Anatoly Sobchak, who died in 2000, was Putin’s boss and political mentor. In 1990, Sobchak hired Putin, then a KGB agent, as deputy mayor, and the two families remained close throughout the decade.
Ksenia Sobchak now heads the “Ostorozhno Novosti” project, which includes a network of Telegram news channels, a podcast studio, a YouTube channel and Sobchak’s own social media page. She has long straddled a fence between Russia’s political elite and her liberal political opposition, creating some mistrust of her on both sides. In 2018, she ran for president against Putin, winning around 2% of the vote.
Sobchak’s current legal troubles appeared to reflect tensions within the well-connected elite as well as heightened anxiety amid Russia’s ongoing war in Ukraine. He also highlighted the urgency many wealthy Russians feel to obtain dual citizenship and a second passport.
Sobchak fled to Belarus and then to Lithuania, which is a member of the European Union and, along with the other Baltic states of Latvia and Estonia, is effectively closed to Russian travelers – even those who have already issued visas to them. allowing entry into the European Union Schengen journey. area. Only dual citizens or Russian nationals with humanitarian visa and residence permit can enter.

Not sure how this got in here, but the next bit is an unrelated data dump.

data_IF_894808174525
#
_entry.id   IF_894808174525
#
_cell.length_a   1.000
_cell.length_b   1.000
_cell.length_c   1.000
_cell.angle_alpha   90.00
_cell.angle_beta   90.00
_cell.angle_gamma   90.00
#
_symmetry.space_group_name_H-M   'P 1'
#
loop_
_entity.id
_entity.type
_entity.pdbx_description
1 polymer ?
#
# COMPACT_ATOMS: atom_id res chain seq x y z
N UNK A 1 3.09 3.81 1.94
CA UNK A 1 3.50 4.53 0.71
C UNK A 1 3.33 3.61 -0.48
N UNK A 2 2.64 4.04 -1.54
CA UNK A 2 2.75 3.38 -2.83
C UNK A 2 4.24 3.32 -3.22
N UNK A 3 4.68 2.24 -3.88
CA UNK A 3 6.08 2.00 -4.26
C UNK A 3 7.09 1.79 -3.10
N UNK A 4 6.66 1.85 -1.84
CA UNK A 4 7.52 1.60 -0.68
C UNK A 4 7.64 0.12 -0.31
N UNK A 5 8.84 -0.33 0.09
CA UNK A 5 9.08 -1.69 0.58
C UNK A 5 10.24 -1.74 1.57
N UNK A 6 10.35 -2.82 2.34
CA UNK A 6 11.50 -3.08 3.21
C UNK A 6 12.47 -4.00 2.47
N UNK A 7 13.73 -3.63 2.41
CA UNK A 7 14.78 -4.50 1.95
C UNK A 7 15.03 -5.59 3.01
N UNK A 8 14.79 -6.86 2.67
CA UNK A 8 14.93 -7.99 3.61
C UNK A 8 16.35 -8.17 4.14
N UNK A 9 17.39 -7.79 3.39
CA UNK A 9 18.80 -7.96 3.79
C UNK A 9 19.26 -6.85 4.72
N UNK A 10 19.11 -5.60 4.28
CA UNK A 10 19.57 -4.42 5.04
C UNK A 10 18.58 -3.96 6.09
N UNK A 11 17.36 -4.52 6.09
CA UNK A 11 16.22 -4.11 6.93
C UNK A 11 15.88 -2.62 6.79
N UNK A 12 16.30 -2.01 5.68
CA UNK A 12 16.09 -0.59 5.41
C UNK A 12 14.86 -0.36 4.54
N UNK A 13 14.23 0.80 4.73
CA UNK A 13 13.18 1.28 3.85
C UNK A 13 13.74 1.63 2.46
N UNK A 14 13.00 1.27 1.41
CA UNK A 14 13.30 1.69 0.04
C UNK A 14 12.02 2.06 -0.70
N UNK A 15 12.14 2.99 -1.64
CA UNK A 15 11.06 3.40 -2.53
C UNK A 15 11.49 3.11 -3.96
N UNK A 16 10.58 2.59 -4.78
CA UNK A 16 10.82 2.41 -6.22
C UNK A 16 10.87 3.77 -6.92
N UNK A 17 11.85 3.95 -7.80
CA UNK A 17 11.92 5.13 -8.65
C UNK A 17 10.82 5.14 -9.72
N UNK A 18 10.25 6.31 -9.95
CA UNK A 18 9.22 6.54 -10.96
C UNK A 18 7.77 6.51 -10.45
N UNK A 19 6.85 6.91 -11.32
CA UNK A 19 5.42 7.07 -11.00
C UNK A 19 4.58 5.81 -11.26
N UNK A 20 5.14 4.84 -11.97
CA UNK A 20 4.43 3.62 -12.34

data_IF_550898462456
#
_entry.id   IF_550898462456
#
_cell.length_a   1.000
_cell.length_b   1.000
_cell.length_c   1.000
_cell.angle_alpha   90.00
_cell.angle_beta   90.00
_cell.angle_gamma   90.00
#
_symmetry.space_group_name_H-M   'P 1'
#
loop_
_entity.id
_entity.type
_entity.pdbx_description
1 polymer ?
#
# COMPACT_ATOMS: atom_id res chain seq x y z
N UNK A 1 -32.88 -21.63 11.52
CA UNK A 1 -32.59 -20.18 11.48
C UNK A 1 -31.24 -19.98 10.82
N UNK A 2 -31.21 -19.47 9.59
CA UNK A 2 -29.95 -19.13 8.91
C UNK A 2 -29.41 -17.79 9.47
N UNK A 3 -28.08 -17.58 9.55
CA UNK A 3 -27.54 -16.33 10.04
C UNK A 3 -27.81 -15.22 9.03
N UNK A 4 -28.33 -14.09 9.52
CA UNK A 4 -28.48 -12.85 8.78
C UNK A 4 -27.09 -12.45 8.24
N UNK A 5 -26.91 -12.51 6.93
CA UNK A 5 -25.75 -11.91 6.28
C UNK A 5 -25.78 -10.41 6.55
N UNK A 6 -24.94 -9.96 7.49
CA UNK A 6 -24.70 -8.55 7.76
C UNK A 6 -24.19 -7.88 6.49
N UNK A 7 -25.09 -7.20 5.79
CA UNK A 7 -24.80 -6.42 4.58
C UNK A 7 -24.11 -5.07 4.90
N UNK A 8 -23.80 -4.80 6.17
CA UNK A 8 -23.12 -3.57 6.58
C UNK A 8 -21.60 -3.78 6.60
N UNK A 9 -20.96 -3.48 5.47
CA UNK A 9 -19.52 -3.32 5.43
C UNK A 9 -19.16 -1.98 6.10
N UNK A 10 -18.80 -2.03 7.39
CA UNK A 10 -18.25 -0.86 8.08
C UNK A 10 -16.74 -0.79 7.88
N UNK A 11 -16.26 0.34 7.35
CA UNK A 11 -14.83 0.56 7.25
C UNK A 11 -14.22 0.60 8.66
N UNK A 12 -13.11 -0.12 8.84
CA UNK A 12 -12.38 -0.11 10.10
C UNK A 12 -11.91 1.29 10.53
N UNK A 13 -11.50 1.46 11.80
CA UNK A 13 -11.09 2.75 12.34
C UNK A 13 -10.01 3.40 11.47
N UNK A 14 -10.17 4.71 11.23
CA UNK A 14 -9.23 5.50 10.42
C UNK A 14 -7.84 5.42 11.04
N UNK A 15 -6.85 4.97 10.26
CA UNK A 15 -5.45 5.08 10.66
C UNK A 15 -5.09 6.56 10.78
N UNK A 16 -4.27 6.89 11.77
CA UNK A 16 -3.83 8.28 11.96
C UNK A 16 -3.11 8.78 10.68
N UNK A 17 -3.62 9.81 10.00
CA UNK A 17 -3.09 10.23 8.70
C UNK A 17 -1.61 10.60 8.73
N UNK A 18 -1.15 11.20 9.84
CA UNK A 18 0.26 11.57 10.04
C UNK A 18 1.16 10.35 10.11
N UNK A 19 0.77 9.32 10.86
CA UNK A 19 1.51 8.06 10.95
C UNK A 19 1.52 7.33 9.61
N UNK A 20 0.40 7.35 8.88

But Sobchak, who is of part Jewish descent, used his Israeli passport to cross the border, the Lithuanian Interior Ministry confirmed Thursday. Video from a surveillance camera appeared on Telegram channels showing Sobchak walking into Lithuania and talking to border officials.
Earlier this week, police raided Sobchak’s residence outside Moscow and arrested his business manager, Kirill Sukhanov, who has been remanded in custody until the end of December.